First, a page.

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Skin Pharmacol Appl Skin Physiol. 2002 Jul-Aug;15(4):213-7.

Screening topical antipruritics: a histamine-induced itch human model.

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Department of Dermatology, School of Medicine, University of California, San Francisco, Calif 94143-0989, USA.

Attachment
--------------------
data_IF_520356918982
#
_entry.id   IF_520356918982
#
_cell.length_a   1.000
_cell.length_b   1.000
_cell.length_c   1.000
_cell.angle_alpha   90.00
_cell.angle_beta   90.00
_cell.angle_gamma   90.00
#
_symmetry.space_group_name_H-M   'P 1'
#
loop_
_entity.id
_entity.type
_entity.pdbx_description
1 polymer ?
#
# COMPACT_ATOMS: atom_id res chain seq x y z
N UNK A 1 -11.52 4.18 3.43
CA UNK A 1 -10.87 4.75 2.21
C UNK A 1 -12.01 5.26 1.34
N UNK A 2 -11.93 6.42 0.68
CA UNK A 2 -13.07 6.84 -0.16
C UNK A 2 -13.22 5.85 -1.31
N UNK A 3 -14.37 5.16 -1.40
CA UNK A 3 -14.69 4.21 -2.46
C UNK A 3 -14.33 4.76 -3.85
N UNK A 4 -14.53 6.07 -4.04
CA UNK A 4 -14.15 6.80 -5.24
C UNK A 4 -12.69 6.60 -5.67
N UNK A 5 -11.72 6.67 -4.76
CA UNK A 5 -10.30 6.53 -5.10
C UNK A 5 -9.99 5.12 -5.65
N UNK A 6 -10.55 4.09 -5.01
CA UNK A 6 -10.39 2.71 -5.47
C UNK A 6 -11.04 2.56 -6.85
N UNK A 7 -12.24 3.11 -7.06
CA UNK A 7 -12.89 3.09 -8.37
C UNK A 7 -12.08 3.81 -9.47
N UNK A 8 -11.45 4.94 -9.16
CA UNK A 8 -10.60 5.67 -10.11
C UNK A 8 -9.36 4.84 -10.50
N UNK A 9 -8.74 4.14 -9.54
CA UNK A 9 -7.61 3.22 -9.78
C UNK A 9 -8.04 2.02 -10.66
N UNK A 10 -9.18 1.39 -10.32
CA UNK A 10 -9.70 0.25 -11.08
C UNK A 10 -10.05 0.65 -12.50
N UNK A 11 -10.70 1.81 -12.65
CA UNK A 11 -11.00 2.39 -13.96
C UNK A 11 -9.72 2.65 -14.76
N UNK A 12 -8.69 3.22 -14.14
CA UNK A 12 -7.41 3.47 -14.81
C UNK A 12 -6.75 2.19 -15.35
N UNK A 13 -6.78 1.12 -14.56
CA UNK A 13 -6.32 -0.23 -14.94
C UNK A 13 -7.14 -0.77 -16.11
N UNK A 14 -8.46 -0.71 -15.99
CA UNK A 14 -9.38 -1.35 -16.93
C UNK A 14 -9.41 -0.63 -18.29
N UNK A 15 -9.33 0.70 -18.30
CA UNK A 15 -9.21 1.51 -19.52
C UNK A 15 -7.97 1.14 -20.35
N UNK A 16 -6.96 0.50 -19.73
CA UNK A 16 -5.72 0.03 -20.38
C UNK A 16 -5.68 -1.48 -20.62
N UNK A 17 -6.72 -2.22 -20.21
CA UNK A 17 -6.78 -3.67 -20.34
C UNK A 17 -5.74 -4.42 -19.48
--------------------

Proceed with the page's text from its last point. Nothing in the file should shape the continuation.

Itch is a subjective symptom; its magnitude (intensity) may be only estimated by the reports of patients or volunteers. We utilized a comparative screening method to identify and quantify the efficacy of topical antipruritics with a histamine-induced itch human model. Ten individuals responsive to histamine-induced itch sensation were enrolled. Both forearms served as test sites. Each test site was treated randomly either by histamine injection only or pretreated with a coded candidate formula for 30 min and then a histamine injection. Itch was experimentally induced in each test site by the intracutaneous injection of 100 microg histamine dihydrochloride dissolved in 1 ml normal saline. Itch magnitude was measured each minute after histamine injection for 20 min with a magnitude visual analogue scale. Itch duration was also recorded. Formulation D significantly (p < 0.05) decreased itch magnitude (within a 20-min test period), from 2.6 +/- 2.1 cm (mean +/- SD) to 2.2 +/- 2.1 cm (mean +/- SD) when compared to its vehicle control; it also significantly (p < 0.05) shortened itch duration (15.0 +/- 7.4 min; mean +/- SD) in comparison with its vehicle control (20.3 +/- 7.0 min; mean +/- SD). Of all the formulations tested, formulation D was the most effective antipruritic in decreasing histamine-induced itch. This method may act as a simple and robust screening procedure when evaluating potential antipruritics and allow a comparison among products. Until validated with disease-induced itch, e.g., atopic dermatitis, the model should be considered screening in nature.

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